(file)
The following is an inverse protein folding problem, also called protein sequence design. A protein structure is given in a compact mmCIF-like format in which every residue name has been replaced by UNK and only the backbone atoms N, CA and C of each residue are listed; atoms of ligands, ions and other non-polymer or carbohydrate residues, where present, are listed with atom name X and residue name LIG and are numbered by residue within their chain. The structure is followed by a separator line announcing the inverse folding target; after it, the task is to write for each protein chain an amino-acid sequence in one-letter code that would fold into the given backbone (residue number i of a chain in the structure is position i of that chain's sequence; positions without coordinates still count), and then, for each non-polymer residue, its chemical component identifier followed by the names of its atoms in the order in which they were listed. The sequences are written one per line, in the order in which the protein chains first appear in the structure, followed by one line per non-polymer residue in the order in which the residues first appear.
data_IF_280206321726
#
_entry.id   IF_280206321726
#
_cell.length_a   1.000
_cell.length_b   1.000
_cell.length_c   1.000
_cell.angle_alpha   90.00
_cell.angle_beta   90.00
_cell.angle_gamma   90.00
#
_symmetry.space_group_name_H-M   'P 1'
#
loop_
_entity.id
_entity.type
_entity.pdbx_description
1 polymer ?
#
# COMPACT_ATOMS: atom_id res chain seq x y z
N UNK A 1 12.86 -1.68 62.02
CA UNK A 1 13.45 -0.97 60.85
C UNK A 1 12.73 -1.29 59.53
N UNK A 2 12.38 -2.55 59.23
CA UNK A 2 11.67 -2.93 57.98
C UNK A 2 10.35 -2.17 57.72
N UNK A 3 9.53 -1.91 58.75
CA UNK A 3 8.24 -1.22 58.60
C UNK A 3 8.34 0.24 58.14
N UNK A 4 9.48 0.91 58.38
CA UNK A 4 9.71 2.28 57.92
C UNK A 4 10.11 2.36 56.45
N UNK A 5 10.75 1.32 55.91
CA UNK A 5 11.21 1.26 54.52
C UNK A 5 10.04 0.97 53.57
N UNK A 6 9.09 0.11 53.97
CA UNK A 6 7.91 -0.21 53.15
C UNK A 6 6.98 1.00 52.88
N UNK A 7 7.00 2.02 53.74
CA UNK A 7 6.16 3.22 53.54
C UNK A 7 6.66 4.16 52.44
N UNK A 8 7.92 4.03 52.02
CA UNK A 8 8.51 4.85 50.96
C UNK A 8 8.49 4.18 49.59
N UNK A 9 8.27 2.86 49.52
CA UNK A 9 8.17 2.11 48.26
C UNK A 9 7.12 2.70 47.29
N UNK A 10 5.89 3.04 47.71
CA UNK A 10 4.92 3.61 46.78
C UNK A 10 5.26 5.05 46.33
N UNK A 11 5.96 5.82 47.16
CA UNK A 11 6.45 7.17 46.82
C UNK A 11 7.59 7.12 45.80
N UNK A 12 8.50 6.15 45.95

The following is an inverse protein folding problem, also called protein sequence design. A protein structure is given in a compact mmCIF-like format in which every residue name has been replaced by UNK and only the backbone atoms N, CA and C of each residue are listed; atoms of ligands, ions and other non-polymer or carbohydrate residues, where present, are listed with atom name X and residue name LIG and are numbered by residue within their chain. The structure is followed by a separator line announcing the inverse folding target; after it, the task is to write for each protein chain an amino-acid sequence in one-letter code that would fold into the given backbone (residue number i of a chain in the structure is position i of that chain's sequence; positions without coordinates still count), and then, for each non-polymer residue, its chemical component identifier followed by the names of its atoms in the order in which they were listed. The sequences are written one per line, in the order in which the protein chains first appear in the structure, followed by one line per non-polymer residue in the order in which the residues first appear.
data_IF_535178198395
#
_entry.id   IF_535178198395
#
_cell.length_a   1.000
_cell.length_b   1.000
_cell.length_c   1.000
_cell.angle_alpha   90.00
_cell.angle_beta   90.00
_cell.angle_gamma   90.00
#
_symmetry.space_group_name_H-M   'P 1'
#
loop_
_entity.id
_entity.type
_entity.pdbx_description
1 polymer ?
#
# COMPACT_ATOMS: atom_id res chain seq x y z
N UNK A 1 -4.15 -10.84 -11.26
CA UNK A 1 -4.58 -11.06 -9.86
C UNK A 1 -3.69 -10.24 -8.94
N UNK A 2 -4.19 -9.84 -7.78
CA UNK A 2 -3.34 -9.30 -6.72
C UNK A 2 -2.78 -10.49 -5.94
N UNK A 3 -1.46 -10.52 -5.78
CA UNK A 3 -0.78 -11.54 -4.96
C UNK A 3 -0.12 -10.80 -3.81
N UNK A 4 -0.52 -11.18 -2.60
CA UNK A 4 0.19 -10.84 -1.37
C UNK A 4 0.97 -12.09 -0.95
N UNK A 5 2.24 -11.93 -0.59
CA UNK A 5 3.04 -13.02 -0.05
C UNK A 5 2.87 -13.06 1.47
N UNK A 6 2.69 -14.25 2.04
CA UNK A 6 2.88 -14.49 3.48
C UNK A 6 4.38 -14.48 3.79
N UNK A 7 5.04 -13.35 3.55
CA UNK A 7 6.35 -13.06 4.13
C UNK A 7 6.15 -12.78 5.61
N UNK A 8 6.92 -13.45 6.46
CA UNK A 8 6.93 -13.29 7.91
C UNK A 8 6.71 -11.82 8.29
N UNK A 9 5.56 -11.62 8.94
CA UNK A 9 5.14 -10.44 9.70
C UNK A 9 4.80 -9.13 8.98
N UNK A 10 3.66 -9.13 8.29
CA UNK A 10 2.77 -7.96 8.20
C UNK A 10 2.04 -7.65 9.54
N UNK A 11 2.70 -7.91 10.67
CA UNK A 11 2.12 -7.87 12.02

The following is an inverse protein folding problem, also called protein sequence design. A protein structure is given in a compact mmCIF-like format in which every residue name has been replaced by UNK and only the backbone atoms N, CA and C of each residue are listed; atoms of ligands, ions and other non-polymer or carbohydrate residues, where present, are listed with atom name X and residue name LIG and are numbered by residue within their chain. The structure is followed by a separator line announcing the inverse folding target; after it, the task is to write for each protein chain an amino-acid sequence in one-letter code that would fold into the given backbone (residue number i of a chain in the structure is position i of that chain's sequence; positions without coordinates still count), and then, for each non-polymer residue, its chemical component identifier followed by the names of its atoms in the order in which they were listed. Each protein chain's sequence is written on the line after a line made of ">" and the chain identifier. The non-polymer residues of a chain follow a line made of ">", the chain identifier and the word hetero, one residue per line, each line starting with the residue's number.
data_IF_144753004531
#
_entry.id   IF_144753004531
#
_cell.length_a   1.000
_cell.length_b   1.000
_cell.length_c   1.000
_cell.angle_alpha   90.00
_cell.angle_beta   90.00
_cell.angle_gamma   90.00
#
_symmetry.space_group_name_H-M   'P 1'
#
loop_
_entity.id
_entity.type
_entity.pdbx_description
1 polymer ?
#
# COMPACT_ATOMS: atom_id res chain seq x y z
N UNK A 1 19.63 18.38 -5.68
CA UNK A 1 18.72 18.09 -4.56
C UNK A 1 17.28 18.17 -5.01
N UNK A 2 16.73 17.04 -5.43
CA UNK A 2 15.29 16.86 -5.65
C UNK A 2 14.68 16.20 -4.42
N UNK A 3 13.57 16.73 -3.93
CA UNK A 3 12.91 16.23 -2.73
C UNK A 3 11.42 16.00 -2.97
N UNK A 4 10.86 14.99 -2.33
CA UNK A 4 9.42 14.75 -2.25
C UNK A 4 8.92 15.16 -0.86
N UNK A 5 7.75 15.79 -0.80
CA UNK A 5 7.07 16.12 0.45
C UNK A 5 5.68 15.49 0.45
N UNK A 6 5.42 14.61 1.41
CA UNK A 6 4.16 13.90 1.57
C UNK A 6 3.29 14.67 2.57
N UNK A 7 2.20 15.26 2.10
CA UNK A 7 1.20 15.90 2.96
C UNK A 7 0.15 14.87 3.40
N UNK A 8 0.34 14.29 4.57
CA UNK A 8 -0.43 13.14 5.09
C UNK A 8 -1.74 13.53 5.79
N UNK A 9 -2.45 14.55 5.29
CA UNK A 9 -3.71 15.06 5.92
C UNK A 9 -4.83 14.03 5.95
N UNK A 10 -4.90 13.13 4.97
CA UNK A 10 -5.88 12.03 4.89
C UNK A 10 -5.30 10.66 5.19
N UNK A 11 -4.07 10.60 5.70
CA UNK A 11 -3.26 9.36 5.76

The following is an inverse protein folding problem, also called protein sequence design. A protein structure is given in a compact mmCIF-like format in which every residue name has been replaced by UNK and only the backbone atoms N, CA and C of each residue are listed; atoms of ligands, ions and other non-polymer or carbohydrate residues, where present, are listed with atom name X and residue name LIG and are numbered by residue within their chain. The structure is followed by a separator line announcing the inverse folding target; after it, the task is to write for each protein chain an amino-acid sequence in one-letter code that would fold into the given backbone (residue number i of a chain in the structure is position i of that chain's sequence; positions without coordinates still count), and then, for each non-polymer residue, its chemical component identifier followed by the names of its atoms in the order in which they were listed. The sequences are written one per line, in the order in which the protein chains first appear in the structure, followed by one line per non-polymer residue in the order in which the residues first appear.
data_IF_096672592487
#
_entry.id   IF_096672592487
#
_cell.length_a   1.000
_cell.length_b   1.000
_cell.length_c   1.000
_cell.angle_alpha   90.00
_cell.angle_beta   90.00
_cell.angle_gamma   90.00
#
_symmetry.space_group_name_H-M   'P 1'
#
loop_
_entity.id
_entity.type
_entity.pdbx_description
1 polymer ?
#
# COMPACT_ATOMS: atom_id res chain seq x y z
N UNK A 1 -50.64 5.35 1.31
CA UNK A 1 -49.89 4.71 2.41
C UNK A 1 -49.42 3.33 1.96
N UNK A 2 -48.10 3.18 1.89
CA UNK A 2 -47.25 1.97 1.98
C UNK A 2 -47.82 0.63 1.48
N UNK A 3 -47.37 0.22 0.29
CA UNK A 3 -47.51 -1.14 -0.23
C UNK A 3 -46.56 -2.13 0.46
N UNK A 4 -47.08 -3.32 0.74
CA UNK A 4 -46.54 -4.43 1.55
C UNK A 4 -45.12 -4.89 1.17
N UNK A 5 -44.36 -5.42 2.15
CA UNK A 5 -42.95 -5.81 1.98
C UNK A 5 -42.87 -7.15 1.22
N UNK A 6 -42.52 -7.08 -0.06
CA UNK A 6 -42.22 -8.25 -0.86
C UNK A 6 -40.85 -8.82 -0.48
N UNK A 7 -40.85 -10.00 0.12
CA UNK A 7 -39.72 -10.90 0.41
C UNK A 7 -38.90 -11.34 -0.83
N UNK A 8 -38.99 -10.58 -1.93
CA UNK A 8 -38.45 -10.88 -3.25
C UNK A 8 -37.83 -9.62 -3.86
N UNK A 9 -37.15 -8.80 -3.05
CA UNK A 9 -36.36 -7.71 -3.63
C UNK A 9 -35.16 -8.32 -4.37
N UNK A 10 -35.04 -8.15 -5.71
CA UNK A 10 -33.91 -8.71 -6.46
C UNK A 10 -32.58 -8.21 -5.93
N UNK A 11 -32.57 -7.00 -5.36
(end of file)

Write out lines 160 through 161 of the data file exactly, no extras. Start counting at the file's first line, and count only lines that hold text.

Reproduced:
N UNK A 11 -4.07 10.60 5.70
CA UNK A 11 -3.26 9.36 5.76